This article contains Terminator: Dark Fate spoilers…
Watching Terminator: Dark Fate reminded me a lot of some of the new Star Wars movies. Just like The Force Awakens, Dark Fate follows the template of the original film only remixed and repackaged with some new characters. It’s also similar to the Disney era of Star Wars in the sense that it’s willing to kill off past heroes on a whim. Early on in the film, John Connor takes a brutal shot to the chest by a Terminator and dies. This is a creative decision that I personally like but has proven to be rather divisive among Terminator fans.
Interestingly enough, it wasn’t a polarising decision in the writers’ room. In an in-depth interview with THR, Terminator: Dark Fate director Tim Miller had this to say:
You’d think it [killing John off] was probably a controversial decision, but it really wasn’t. There was a lot of talk at the really early stages of should this new savior be someone who was connected to the Connors? Should it be John’s daughter or something like that? Which I was always against, because I’m just not a fan of the Chosen One sort of movie as much as I am of a hero sort of rising to meet adversity, who could be an everyman or an everywoman. I identify with those people much more than I do with Neo in The Matrix or King Arthur or something like that. So I was all for this being some new person that wasn’t connected to the Connors and had been chosen by the hand of fate.
Now, doesn’t that sound familiar? In The Last Jedi, Rian Johnson put aside the whole idea of bloodlines and chosen ones and revealed that the protagonist’s parents were nobodies — “filthy junk traders who sold her off for drinking money.” I love how the new character in Dark Fate isn’t so much a chosen one, but one who gets tangled up in the whole situation somewhat randomly.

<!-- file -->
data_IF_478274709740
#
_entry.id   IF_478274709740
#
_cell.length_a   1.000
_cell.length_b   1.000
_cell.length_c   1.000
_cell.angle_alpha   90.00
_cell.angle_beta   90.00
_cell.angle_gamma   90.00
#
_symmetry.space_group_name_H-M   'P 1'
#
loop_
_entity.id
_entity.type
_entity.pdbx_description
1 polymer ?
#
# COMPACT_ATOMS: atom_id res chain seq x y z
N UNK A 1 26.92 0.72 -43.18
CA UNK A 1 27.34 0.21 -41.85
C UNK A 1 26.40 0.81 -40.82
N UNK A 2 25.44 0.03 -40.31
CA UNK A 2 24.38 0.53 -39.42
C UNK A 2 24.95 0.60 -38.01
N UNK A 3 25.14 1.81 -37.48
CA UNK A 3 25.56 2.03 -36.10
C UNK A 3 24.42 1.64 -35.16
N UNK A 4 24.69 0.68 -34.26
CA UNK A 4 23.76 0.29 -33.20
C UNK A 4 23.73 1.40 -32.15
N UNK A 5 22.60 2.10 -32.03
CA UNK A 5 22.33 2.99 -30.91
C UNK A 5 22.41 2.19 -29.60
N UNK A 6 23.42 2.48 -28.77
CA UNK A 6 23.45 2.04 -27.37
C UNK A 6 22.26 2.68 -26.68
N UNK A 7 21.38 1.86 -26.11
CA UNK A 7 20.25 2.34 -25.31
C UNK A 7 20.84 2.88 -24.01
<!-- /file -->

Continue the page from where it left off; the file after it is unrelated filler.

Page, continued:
Tim Miller also goes on to say that the death of John Connor was necessary to fuel Sarah.
We all knew a couple of things. One: Sarah Connor is not a happy character. She is best when she is driven and tragic and you need some rocket fuel for that. You can’t have John be a 36-year-old accountant somewhere. And really, when you think about it, he could be sort of a pathetic figure as a man who had missed his moment in history and was relegated to this banal, ordinary existence, when in fact had Sarah not chosen to destroy Cyberdyne, he would be the leader of humanity. Nobody wants to see that. Secondly, [John’s death], that’s rocket fuel for Sarah. And lastly, you need to clear the stage for these new characters. They are not going to be able to have their moment, or come into their moment, with John hanging around. There’s just no good way to do that.
Miller also talked about how he and his team wanted to start in a manner that is shocking and would jolt audiences out of their seats.
Everybody was in pretty strong agreement, and the way to start it, was really, you want to have this dramatic impact. You want to slap the audience in the face and say, ‘Wake up. This is going to be different.’ I feel like that accomplished that. I hate the violence of it. I hate the idea of a kid being shot, but the dramatic fuel that it gives the story is kind of undeniable.
Terminator: Dark Fate is currently screening in Malaysian cinemas.